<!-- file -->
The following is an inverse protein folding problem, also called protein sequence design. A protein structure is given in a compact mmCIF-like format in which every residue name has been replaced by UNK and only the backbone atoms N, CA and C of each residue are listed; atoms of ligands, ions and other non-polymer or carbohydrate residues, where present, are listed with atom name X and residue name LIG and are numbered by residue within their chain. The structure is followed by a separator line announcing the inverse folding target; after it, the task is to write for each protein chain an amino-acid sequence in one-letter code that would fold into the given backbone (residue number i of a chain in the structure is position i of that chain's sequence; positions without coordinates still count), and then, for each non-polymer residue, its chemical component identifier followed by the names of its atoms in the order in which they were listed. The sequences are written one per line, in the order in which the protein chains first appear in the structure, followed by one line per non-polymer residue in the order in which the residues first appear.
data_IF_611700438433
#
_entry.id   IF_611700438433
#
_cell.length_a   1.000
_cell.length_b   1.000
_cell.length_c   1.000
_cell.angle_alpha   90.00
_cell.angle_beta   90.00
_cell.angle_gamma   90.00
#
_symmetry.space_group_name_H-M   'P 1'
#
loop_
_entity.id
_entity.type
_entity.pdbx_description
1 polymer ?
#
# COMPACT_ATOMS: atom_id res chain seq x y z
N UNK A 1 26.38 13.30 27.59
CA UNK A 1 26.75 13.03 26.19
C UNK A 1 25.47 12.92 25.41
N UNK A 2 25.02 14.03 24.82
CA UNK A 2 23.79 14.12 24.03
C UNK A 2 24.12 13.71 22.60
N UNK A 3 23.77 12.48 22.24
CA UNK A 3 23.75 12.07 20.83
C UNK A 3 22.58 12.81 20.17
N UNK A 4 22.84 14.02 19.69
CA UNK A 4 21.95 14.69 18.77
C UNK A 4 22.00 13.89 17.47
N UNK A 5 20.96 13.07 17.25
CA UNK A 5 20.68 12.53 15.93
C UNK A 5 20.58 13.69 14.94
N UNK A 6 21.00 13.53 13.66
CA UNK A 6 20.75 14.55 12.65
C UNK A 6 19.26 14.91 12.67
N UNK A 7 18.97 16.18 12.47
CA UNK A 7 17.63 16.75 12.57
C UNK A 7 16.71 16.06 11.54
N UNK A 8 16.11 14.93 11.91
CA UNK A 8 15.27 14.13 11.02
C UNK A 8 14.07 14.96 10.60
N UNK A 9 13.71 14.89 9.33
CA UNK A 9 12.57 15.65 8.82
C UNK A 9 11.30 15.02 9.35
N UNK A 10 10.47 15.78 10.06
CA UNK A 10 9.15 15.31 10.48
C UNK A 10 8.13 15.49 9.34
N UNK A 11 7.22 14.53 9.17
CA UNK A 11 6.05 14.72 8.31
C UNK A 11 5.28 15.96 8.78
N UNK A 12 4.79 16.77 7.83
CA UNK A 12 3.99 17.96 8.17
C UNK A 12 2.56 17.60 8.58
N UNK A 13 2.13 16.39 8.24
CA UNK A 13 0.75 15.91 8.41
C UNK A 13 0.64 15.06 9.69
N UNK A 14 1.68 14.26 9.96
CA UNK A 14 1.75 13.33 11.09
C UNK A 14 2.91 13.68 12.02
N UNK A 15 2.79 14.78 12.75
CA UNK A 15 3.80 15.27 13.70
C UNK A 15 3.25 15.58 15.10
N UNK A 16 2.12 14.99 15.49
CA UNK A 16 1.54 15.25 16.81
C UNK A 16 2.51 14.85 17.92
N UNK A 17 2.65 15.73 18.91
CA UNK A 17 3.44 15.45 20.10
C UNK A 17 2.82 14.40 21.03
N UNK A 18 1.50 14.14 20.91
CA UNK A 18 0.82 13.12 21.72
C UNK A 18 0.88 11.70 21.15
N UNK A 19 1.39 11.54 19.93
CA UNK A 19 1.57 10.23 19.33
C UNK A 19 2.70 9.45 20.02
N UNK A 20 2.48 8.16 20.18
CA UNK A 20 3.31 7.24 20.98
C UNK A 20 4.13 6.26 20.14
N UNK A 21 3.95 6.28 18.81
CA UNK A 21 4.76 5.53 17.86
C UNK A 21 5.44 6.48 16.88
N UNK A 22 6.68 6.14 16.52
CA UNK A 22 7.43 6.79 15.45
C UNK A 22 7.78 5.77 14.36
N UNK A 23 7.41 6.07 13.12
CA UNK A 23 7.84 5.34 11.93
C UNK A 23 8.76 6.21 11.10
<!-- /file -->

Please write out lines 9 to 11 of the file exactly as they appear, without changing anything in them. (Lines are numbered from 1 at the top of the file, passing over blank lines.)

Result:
_cell.angle_alpha   90.00
_cell.angle_beta   90.00
_cell.angle_gamma   90.00